JOMAR DANIEL ISIP
Played it like a player, suave, surefooted, sure could have, should have
maybe said a little less. Hell. All that matters is you got
what you got, what you wanted. Sure.
What you want? An assurance, insurance
he’s who he said, who you said he was, who you said he
could be, should be, maybe. We all have needs. Go get you yours. Hell
It’s rigged, the game, the goddamn game. Hate the player and the game!
Go get you your friends, the ones who knew better, knew
they couldn’t stop you. We got needs. Sure.
All that matters, they tell you to take care
of you, let yourself feel and forgive yourself, forget about
Hell. There you go. Suave, surefooted, sure should have listened to us
Next time and next time and next time. Knock knock. This bitch.
A Fool According to His Folly
JOMAR DANIEL ISIP
New rule: Never bring up Star Wars with grown men.
Know better. Disengage. Embrace the shame,
the mud, the pig is enjoying it. She’s a Mary Sue,
and look at you: Is not! Is too!
New rule: Never introduce your crush to your lover.
If either gets jealous, or both, you win. Except
when you don’t. Know better. Out of your hand,
birds of a feather, back to the bush.
New rule: It’s never only one episode of Schitt’s Creek.
Sun setting. They’re very short. Rationalize
sun rising, the dogs have circled the door twice,
a thing begun—they couldn’t hold it—half done.
New rule: She’s only saying she wants your advice.
Rationalize this time, in spite of instinct, she won’t root,
scratch, dig up grubs. And look! The last, or next-to-last
pearl is rolling in the slop. Is not! Is too.
JOMAR DANIEL ISIP
When the steeple finally gave, a thought, she is too far gone
Notre Dame might come down whole, the flames glowing
from within the cathedral, a demon heart pulsing under
her gothic glory crumbling into ash. You send the picture.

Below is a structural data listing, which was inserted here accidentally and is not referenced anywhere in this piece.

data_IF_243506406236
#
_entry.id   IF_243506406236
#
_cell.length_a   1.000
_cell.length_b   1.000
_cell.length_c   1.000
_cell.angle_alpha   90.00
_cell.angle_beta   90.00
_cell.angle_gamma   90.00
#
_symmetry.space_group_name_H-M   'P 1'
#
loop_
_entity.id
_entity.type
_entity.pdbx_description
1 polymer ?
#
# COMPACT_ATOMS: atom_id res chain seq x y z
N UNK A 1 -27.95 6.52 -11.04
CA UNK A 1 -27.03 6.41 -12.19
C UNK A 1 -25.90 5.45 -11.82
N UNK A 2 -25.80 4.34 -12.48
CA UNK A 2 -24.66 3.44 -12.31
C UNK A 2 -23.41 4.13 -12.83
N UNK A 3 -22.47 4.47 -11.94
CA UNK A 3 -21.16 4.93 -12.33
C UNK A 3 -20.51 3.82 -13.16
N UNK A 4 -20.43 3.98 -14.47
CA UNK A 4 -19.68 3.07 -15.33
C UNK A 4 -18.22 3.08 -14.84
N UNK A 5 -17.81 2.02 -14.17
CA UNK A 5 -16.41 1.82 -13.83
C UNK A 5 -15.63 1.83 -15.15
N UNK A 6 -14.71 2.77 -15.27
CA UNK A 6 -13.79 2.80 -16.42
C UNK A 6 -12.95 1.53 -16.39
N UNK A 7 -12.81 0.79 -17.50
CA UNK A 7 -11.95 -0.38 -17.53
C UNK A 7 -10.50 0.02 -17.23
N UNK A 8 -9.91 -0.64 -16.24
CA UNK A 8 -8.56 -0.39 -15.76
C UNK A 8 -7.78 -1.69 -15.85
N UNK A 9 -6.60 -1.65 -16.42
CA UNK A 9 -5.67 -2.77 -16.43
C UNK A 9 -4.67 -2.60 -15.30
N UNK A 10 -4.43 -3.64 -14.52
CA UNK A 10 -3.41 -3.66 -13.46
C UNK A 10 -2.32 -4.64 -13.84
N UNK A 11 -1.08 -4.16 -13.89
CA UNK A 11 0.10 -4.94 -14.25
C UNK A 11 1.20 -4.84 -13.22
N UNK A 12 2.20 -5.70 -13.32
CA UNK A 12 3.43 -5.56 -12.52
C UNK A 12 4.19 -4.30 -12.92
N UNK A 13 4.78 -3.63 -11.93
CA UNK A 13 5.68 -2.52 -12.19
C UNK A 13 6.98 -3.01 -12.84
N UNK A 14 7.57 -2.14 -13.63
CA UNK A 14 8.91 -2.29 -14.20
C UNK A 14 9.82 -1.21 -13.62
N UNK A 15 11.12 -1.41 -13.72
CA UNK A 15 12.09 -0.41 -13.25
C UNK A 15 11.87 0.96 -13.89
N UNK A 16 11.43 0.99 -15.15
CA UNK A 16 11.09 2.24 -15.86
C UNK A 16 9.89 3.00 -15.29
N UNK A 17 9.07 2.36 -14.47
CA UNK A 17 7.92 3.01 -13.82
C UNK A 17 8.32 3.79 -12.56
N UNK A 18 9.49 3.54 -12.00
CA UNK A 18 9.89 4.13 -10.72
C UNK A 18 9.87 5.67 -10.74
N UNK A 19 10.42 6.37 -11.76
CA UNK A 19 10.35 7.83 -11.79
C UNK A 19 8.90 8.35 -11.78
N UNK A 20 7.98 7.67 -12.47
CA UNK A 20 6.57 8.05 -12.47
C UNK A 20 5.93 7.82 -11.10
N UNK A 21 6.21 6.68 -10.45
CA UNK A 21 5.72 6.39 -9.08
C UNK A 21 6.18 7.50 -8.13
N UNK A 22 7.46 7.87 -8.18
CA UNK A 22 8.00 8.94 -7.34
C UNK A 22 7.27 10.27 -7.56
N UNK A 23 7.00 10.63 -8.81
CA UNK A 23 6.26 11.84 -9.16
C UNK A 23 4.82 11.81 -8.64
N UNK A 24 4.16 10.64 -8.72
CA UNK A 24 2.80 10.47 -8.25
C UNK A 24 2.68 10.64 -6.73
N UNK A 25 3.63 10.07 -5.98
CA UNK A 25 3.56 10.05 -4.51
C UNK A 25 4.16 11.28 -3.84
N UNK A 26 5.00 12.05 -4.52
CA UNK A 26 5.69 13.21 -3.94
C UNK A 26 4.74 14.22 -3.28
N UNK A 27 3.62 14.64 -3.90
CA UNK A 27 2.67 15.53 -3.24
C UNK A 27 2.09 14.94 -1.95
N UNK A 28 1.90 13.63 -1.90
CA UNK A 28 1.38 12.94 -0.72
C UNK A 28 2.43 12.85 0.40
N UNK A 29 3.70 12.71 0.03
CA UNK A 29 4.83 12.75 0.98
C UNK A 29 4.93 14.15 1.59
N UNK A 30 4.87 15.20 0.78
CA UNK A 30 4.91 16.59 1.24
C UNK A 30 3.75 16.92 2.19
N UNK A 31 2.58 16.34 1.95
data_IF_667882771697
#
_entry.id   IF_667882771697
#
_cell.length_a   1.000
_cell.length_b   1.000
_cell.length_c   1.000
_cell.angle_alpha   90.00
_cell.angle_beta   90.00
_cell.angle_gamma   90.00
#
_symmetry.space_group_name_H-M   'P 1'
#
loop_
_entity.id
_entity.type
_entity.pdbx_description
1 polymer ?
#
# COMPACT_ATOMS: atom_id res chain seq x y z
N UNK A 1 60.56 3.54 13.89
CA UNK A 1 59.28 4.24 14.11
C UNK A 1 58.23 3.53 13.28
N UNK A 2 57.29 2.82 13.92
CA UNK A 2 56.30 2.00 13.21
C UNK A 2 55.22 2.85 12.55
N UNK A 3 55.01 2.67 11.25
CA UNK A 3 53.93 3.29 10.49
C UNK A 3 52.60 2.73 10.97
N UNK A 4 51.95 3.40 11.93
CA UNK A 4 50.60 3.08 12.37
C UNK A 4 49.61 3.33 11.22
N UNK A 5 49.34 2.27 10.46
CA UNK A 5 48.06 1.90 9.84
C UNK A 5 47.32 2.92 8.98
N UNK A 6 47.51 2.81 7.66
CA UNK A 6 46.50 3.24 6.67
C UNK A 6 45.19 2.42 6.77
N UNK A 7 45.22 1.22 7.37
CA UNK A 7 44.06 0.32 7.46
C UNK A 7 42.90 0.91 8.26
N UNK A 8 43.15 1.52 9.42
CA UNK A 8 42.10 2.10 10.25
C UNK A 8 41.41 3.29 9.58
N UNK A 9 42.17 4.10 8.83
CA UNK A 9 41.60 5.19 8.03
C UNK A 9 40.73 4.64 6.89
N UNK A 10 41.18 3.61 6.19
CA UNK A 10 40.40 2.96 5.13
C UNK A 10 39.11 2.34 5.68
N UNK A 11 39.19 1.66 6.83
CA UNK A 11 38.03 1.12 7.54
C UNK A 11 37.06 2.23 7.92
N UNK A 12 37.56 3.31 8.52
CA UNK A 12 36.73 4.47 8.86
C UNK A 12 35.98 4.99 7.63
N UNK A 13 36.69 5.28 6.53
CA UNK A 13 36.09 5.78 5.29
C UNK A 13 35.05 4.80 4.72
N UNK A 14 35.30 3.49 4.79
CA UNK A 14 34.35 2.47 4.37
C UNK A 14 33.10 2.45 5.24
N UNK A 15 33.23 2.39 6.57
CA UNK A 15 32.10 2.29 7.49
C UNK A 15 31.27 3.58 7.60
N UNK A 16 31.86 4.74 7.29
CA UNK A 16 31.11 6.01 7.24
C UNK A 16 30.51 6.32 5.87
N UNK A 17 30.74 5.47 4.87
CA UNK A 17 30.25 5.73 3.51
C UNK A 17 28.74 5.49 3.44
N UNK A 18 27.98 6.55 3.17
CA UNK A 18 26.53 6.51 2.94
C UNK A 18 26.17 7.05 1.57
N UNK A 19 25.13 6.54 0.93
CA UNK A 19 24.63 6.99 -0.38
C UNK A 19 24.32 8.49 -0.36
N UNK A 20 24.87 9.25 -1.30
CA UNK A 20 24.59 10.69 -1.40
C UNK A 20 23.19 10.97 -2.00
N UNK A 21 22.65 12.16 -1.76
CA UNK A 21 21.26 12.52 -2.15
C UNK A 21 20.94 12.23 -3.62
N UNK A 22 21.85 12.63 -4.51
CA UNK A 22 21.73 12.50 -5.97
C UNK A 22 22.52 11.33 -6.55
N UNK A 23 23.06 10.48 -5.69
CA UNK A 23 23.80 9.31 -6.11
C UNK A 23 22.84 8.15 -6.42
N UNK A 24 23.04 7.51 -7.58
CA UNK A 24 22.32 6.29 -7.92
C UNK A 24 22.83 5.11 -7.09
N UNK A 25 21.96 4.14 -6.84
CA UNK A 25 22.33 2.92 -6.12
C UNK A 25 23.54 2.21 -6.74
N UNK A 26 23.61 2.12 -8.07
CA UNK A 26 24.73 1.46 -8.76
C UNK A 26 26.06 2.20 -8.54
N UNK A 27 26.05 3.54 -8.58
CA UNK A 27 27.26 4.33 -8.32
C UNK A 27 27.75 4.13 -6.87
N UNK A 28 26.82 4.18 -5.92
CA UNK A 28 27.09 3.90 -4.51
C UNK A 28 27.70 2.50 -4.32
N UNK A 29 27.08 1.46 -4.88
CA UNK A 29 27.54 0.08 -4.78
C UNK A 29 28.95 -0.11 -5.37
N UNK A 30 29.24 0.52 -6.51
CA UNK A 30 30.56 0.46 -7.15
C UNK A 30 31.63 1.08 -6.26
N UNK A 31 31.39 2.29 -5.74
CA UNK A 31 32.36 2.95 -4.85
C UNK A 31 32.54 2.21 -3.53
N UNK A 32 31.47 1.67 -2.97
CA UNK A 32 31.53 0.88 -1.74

We are twentyish, poor, sure. Paris our backdrop. Sure, we argued
every friendship has some friction. Besides, remember tripping
on the steps in front of all the saints and tourists, laughing,
the exquisite satisfaction of having arrived? We did it. We did.
Before barren streets, a Parisian baritone from his balcony
accepts the applause of neighbors, enchanted, bored, trapped
trying to remember if song, spontaneous music happened
in moments just months ago, the antebellum fading.
We are fortyish, comfortable, not. A pandemic. We haven’t talked,
not that we could. I moved, maybe on. You divorced. Jeff
was there with us. Said the pigeons had lice, wanted to see
the catacombs. We missed them. It was disappointing. All of it.
My fourth-grade teacher gave me A Tale of Two Cities, struck,
I think, by my loneliness, a boy cutting animals out of magazines,
talking to no one in particular. I dreamed of France. We went,
as friends. For our own good, we must cut out every animal.
John L. Stanizzi is author of Ecstasy Among Ghosts, Sleepwalking, Dance Against the Wall, After the Bell, Hallelujah Time!, High Tide – Ebb Tide, Four Bits – Fifty 50-Word Pieces, Chants. and Sundowning. His poems have appeared in Prairie Schooner, American Life in Poetry, The New York Quarterly, Blue Mountain Review, Paterson Literary Review, The Cortland Review, Rattle, Tar River Poetry, Poetlore, Paterson Literary Review, and many others. A former New England Poet of the year, Stanizzi has been translated into Italian and his work has appeared in many journals in Italy. Stanizzi teaches literature at Manchester Community College in Manchester, CT and he lives with his wife, Carol, in Coventry.